Biden meets Nato allies seeking more support for Ukraine


The North Atlantic Treaty Organization’s emergency summit is the first in a day-long string of gatherings Mr. Biden has planned with European allies and other world leaders, as they map out their next steps helping Ukraine defend against the attack launched last month by Russian President Vladimir Putin.

With Russian forces facing unexpectedly strong and lethal opposition from Ukrainian forces, Western leaders say they are increasingly worried Mr. Putin may resort to using weapons of mass destruction. NATO officials are grappling with the question of what actions by Russia would count as red lines that could prompt more direct involvement by the alliance.

The potential for chemical warfare in the conflict was “a real threat,” Mr. Biden said Wednesday as he left Washington.

“Any use of chemical weapons would fundamentally change the nature of the conflict,” NATO Secretary-General Jens Stoltenberg said as he arrived to kick off the summit. He warned of widespread and serious consequences of such action, but declined to say it was a red line.

NATO has been walking a tightrope of providing Ukraine with weapons and other support, without being directly drawn into the fighting. Mr. Stoltenberg said direct NATO involvement, such as establishing a no-fly zone over Ukraine, could carry high risks for the war to broaden.

Ukrainian President Volodymyr Zelensky addressed the NATO gathering, continuing weeks of outreach with politicians abroad to rally support for his country. Mr. Zelensky repeated his requests for more security assistance for Ukraine, but he did not revive his appeal for NATO membership or for a no-fly zone, according to senior Biden administration officials.

In his remarks at the NATO gathering, Mr. Biden stressed the need to strengthen NATO’s eastern flank and said he welcomed pledges of increased defense spending from various countries, officials said.

Russia’s potential use of chemical weapons was raised in the discussion among NATO leaders, officials said, adding that there was recognition that the alliance needed to continue to prepare for and respond to different contingencies.

Accidental release of chemical agents is also worrying some members. “We are concerned when Russian aggression forces are shelling chemical plants and similar facilities,” Slovenia’s Prime Minister Janez Janša said ahead of the NATO summit. “This could trigger a disaster of large scale.”

Allies also brought up the need to call on China to not support Russia in its war against Ukraine, officials said.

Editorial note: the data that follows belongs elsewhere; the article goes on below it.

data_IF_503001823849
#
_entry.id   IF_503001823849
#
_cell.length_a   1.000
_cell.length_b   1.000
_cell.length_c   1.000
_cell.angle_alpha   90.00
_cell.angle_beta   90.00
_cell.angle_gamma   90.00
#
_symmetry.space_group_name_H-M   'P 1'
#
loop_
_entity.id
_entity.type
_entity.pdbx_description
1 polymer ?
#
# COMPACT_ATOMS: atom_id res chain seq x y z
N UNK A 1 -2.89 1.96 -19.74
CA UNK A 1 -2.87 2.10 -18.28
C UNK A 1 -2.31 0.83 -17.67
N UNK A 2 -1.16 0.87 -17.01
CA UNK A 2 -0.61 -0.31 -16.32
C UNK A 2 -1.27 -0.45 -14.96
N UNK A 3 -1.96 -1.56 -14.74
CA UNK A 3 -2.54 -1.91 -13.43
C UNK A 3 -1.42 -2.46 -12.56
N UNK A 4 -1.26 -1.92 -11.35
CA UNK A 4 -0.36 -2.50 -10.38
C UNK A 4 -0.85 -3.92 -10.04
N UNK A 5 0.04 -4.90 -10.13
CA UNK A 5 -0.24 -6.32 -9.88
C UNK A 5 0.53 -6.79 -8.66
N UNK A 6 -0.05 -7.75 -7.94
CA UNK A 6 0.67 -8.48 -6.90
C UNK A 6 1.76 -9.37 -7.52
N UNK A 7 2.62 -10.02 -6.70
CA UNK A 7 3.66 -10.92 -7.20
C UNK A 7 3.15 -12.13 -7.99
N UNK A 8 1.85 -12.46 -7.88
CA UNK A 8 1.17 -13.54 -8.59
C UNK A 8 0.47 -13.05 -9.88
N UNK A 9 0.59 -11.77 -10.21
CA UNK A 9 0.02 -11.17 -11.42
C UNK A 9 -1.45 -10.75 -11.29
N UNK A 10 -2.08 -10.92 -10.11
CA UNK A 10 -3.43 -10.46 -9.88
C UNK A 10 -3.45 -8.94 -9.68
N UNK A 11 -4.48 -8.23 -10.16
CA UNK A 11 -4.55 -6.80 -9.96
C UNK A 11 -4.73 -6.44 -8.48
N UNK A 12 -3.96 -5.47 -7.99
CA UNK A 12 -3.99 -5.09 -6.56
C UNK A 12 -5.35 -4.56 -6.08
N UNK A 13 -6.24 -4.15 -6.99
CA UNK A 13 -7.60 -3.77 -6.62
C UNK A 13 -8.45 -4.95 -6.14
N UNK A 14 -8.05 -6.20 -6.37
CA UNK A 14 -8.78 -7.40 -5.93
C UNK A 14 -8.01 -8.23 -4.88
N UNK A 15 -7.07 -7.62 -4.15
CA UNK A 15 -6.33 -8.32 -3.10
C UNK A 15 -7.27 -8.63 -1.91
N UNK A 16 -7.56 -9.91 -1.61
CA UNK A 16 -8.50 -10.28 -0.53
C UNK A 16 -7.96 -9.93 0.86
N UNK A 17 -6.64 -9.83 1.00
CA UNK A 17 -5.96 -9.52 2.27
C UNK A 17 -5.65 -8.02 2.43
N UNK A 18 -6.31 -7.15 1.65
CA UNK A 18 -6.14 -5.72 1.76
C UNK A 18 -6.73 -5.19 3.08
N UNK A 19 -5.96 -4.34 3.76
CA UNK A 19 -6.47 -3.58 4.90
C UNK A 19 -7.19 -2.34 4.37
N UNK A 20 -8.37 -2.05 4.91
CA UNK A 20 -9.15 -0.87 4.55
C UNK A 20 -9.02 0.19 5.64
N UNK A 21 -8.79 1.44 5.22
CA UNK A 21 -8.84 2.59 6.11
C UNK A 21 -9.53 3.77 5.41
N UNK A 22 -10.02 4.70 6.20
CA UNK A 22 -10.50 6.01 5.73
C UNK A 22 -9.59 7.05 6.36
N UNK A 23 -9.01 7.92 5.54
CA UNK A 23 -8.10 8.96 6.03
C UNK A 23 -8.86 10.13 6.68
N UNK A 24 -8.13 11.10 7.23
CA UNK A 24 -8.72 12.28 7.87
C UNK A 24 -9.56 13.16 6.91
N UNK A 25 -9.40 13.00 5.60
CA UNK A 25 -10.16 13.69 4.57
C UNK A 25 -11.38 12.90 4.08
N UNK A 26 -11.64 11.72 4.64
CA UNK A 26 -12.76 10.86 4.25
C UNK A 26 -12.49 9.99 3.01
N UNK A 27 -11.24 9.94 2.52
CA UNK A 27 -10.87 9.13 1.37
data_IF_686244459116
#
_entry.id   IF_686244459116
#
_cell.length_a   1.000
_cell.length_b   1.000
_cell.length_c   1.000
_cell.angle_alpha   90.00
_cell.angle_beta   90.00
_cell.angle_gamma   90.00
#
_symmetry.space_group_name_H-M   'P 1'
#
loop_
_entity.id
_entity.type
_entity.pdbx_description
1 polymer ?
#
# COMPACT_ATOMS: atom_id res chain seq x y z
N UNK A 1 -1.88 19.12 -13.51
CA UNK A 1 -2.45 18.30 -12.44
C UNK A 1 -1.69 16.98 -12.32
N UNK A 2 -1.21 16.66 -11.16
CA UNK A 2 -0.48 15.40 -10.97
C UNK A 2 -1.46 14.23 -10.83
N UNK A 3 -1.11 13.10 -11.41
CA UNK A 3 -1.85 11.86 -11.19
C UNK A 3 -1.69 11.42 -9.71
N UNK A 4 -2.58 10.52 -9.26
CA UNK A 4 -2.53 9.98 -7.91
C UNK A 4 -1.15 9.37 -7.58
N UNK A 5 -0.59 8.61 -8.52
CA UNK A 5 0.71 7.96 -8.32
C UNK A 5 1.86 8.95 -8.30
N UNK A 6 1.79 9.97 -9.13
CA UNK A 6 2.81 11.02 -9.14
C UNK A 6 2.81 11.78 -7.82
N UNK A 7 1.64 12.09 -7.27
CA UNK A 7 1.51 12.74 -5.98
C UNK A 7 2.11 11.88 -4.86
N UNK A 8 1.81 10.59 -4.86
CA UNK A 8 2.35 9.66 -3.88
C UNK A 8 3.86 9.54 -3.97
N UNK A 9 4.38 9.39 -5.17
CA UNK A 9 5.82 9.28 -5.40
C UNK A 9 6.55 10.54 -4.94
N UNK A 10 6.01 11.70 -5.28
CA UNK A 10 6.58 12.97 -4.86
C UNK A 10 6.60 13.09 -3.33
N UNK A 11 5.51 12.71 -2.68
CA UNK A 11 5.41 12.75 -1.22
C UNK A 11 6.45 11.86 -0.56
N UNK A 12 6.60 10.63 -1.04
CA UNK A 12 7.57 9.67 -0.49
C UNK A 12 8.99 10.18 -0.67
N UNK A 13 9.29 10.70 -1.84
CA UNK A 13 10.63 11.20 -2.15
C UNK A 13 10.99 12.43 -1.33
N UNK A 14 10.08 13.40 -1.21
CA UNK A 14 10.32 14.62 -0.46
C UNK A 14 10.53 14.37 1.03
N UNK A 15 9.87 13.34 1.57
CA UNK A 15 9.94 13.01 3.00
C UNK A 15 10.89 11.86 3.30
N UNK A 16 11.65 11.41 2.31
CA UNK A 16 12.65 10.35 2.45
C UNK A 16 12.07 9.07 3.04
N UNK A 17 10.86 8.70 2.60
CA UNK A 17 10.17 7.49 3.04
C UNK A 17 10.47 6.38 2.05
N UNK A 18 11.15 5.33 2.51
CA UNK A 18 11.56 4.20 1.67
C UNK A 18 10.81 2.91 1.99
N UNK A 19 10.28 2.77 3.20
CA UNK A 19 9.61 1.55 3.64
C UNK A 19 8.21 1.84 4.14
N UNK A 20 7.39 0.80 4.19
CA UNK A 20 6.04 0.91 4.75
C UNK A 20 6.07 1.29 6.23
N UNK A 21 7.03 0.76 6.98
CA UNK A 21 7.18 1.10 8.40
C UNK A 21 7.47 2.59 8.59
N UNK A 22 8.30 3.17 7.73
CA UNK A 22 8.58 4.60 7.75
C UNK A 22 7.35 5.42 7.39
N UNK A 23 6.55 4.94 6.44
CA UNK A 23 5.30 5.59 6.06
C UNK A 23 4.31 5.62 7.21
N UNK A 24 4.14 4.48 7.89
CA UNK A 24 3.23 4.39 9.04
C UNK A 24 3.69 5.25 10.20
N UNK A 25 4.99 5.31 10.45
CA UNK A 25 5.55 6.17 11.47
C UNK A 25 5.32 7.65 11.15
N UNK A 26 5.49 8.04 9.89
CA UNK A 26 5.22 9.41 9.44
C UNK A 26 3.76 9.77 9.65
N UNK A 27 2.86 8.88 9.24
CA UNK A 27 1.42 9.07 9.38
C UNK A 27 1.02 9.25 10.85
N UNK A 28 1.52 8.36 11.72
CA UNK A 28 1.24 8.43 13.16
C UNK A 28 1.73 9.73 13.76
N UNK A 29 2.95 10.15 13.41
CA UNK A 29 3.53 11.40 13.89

Mr. Stoltenberg on Thursday said NATO would “enhance our preparedness and readiness for chemical, biological, radiological and nuclear threats.”

Allies will continue to provide protection against such threats, he said, as well as assistance in cybersecurity.

Mr. Biden, who arrived in Brussels Wednesday, will also be meeting with leaders of the European Union and the Group of Seven leading industrial countries. Japanese Prime Minister Fumio Kishida and Canadian Prime Minister Justin Trudeau have flown to Brussels for the meetings.

The U.S. and EU have imposed the biggest coordinated package of sanctions ever levied against a major economy in the aftermath of Russia’s invasion of Ukraine.

Senior Biden administration officials said G-7 leaders would discuss the economic spillover effects of the conflict and announce an agreement on coordinating sanctions enforcement. The U.S. also imposed a new round of sanctions on more than 400 political figures, oligarchs and defense companies.

According to U.S. officials, Mr. Biden’s new sanctions will cover more than 300 members of the Russian State Duma, the lower house of parliament, as well as 17 board members of Russian financial institution Sovcombank; Herman Gref, a longtime Putin adviser who leads Sberbank; and elite Russian businessman Gennady Timchenko. The White House said 48 large Russian state-owned defense entities would be part of the new round of sanctions.

The White House said the G-7 and EU would also announce a new initiative aimed at preventing Russia from evading sanctions already in place. U.S. officials said one example will be closing down ways for the Russian central bank to prop up the ruble.

Lithuanian President Gitanas Nausėda on Thursday said sanctions should also target Russia’s middle class amid signs popular support for Mr. Putin may be growing.

During his meeting with the European Council, which groups EU national leaders, Mr. Biden pledged more than $1 billion in new funding to address humanitarian needs as a result of the conflict in Ukraine, as well as severe impacts around the world, including a marked rise in food insecurity.

The U.S. will also open its borders to 100,000 Ukrainians and others fleeing Russia’s attack, administration officials said. More than 3.6 million people have fled the fighting in Ukraine since the conflict began, most bound for Poland.

The U.S. is expected to make an announcement on Friday on enhancing European energy security and reducing the continent’s dependence on Russian natural gas, Mr. Sullivan said.

Ahead of Thursday’s meeting, NATO released estimates indicating Russia may have lost as much as a fifth of its combat forces in about a month of fighting in Ukraine. U.S. military analysts have estimated lower casualty figures.

Up to 40,000 Russian troops have been killed, wounded, taken prisoner or are missing in Ukraine, a senior NATO military official said. Russia may also have lost 10% of its equipment, impairing Moscow’s ability to maintain its pace of operations, another NATO official said. Moscow hasn’t released updated casualty figures since acknowledging on March 2 the deaths of 498 troops in Ukraine.


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